New rules to deal firmly with Cheque bounce cases in online banking era

Case Law

By Archana Dadhich

Senior Corporate Lawyer

The Parliament accorded its consent to the Negotiable Instruments (Amendment) Bill 2018 which amended the 1881 bill. The amended bill specifies the penalties in respect of bouncing of cheques, violations of such negotiable instruments.

The amendment has been proposed to help trade and commerce, particularly the micro, small and medium enterprises (MSME) sector, and in order to increase the credibility of the cheque as a financial instrument.

As per the amendment, a new provision Sec.143A of the Act was introduced. The introduction of this section gives the power to the Court to order payment of compensation by the drawer of the cheque to the complainant. Interim compensation not exceeding 20% of the cheque amount may be ordered to be paid The interim compensation has to be paid within 60 days of the order or within such further period not exceeding 30 days as directed by the Court on sufficient show cause being shown by the drawer of the cheque. The interim compensation may be recovered as if it were a fine under Sec. 421 of the Code of Criminal Procedure 1973.

Sec.148 was also introduced vide the said amendment, wherein the court can direct the appellant to deposit a minimum of 20% of the cheque in appeal by the drawer against conviction. This amount shall be in addition to the interim compensation paid under Sec. 143A. The interim compensation is to be paid by the drawer of the dishonoured cheque in a summary trial or a summons case. It is applicable even if he pleads not guilty to the charge made in the complaint.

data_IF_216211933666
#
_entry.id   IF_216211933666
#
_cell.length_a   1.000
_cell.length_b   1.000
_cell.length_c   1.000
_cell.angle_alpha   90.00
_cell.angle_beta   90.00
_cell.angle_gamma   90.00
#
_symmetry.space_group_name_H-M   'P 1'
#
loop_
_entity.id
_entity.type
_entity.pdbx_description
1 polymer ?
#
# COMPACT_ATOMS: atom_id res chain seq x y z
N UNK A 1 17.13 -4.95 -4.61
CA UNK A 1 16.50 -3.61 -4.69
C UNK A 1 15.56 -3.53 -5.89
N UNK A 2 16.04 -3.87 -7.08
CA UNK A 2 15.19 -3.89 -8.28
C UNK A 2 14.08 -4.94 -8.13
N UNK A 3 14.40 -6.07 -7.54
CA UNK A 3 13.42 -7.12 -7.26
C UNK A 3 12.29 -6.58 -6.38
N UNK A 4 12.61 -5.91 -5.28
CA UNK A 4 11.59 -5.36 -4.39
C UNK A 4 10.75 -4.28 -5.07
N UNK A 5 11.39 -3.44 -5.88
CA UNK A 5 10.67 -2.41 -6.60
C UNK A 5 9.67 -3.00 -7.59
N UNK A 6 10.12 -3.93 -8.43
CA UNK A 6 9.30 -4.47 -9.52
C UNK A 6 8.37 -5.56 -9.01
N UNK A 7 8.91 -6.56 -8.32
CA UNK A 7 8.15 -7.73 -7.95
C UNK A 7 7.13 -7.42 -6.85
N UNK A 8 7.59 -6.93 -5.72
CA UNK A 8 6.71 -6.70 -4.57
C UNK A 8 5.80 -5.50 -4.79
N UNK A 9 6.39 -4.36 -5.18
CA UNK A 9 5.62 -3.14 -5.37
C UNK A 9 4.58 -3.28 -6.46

Thereafter, if the drawer is acquitted during the trial by the Court, the Court shall direct the complainant to return the interim compensation along with interest within 60 days of the order or such other period not exceeding 30 days.

The Government has held that the main intention to introduce the amendment was to address the “delay tactics of unscrupulous drawers of dishonor cheques and to discourage frivolous and unnecessary litigation which would save time and money”.

Analysis

The provisions of interim compensation and condition in making appeals will not only act as a deterrent against the drawer of the cheque but will also give some relaxation to the payee in terms of realizing his money. But, the bill has made the provision of deposit of 20% of the amount of cheque immediately, without considering the cases where the dishonor of cheque might have not been caused deliberately. Further, these provisions may not suffice while dealing with the delay in cases of cheque bounce. It is important that the bill entails a provision to dispose of the cases in a time bound manner. For this the courts should not grant adjournments liberally and efforts should be made to complete evidence and cross examination on the same day. Summons should be sent through electronic medium etc so that drawers cannot get the opportunity to dodge the summons sent by post. Apart from this sufficient infrastructure should be developed with the courts to deal with the cases. As the government pushes for a cashless economy, it is important to deal with the menace in a comprehensive manner.

 

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